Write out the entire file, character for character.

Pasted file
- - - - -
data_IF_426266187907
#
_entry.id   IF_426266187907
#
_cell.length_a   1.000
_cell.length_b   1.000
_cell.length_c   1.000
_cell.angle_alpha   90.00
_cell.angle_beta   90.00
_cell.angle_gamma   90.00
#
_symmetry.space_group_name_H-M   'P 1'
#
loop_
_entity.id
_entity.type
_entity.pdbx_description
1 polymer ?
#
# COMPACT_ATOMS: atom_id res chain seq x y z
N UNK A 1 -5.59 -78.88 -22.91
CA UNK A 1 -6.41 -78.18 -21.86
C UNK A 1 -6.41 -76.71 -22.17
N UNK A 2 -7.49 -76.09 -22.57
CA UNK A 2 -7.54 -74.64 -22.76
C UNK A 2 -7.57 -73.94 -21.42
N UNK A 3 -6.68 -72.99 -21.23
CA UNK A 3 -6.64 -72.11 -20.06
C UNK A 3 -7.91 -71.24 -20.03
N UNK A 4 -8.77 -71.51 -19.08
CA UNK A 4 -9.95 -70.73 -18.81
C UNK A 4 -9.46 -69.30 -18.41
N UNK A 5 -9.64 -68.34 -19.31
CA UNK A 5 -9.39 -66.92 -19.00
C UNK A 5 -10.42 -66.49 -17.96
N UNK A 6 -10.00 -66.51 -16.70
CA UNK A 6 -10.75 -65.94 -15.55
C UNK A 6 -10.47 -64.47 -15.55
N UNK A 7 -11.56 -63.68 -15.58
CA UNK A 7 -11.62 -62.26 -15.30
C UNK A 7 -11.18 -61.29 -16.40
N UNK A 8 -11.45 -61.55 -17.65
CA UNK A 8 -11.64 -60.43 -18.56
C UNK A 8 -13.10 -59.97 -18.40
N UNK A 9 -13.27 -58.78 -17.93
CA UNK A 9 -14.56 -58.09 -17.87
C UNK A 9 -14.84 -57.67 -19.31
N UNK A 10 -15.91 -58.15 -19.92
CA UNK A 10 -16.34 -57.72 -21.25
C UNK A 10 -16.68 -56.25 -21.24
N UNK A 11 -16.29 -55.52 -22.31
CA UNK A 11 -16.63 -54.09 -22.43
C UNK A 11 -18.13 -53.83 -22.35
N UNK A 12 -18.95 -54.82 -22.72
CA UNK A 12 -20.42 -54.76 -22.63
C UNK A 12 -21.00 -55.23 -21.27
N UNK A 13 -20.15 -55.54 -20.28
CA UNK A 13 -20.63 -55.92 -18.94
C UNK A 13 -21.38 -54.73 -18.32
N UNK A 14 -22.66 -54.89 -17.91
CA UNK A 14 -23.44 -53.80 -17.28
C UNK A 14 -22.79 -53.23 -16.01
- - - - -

data_IF_426266187907
#
_entry.id   IF_426266187907
#
_cell.length_a   1.000
_cell.length_b   1.000
_cell.length_c   1.000
_cell.angle_alpha   90.00
_cell.angle_beta   90.00
_cell.angle_gamma   90.00
#
_symmetry.space_group_name_H-M   'P 1'
#
loop_
_entity.id
_entity.type
_entity.pdbx_description
1 polymer ?
#
# COMPACT_ATOMS: atom_id res chain seq x y z
N UNK A 1 -5.59 -78.88 -22.91
CA UNK A 1 -6.41 -78.18 -21.86
C UNK A 1 -6.41 -76.71 -22.17
N UNK A 2 -7.49 -76.09 -22.57
CA UNK A 2 -7.54 -74.64 -22.76
C UNK A 2 -7.57 -73.94 -21.42
N UNK A 3 -6.68 -72.99 -21.23
CA UNK A 3 -6.64 -72.11 -20.06
C UNK A 3 -7.91 -71.24 -20.03
N UNK A 4 -8.77 -71.51 -19.08
CA UNK A 4 -9.95 -70.73 -18.81
C UNK A 4 -9.46 -69.30 -18.41
N UNK A 5 -9.64 -68.34 -19.31
CA UNK A 5 -9.39 -66.92 -19.00
C UNK A 5 -10.42 -66.49 -17.96
N UNK A 6 -10.00 -66.51 -16.70
CA UNK A 6 -10.75 -65.94 -15.55
C UNK A 6 -10.47 -64.47 -15.55
N UNK A 7 -11.56 -63.68 -15.58
CA UNK A 7 -11.62 -62.26 -15.30
C UNK A 7 -11.18 -61.29 -16.40
N UNK A 8 -11.45 -61.55 -17.65
CA UNK A 8 -11.64 -60.43 -18.56
C UNK A 8 -13.10 -59.97 -18.40
N UNK A 9 -13.27 -58.78 -17.93
CA UNK A 9 -14.56 -58.09 -17.87
C UNK A 9 -14.84 -57.67 -19.31
N UNK A 10 -15.91 -58.15 -19.92
CA UNK A 10 -16.34 -57.72 -21.25
C UNK A 10 -16.68 -56.25 -21.24
N UNK A 11 -16.29 -55.52 -22.31
CA UNK A 11 -16.63 -54.09 -22.43
C UNK A 11 -18.13 -53.83 -22.35
N UNK A 12 -18.95 -54.82 -22.72
CA UNK A 12 -20.42 -54.76 -22.63
C UNK A 12 -21.00 -55.23 -21.27
N UNK A 13 -20.15 -55.54 -20.28
CA UNK A 13 -20.63 -55.92 -18.94
C UNK A 13 -21.38 -54.73 -18.32
N UNK A 14 -22.66 -54.89 -17.91
CA UNK A 14 -23.44 -53.80 -17.28
C UNK A 14 -22.79 -53.23 -16.01